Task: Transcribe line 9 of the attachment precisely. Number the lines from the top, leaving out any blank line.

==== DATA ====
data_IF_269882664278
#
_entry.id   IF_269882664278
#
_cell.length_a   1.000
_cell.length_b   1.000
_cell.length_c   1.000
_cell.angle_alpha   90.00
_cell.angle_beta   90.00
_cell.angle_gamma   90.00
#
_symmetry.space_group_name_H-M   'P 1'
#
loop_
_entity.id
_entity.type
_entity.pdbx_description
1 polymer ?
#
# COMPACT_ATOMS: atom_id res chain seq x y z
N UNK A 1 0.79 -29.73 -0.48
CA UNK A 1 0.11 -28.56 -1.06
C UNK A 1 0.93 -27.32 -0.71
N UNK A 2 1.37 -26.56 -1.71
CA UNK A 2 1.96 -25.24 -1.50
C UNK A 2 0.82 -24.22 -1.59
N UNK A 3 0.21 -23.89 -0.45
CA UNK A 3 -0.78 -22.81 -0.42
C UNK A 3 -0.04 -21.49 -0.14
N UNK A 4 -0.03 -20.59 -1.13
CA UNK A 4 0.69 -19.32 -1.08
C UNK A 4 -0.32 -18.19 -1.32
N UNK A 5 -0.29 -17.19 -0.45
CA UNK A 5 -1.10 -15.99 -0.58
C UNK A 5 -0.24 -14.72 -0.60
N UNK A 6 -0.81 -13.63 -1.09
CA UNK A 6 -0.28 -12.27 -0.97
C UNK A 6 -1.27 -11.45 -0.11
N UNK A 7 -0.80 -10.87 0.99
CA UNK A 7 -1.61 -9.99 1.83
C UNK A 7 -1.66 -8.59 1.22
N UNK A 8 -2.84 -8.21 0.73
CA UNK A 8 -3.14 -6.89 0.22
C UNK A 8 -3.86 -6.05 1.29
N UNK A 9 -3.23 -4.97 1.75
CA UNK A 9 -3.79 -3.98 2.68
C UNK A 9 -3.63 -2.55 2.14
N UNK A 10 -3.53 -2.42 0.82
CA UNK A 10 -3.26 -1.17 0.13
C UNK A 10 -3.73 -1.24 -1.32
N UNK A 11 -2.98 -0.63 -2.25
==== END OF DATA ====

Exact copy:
_cell.angle_beta   90.00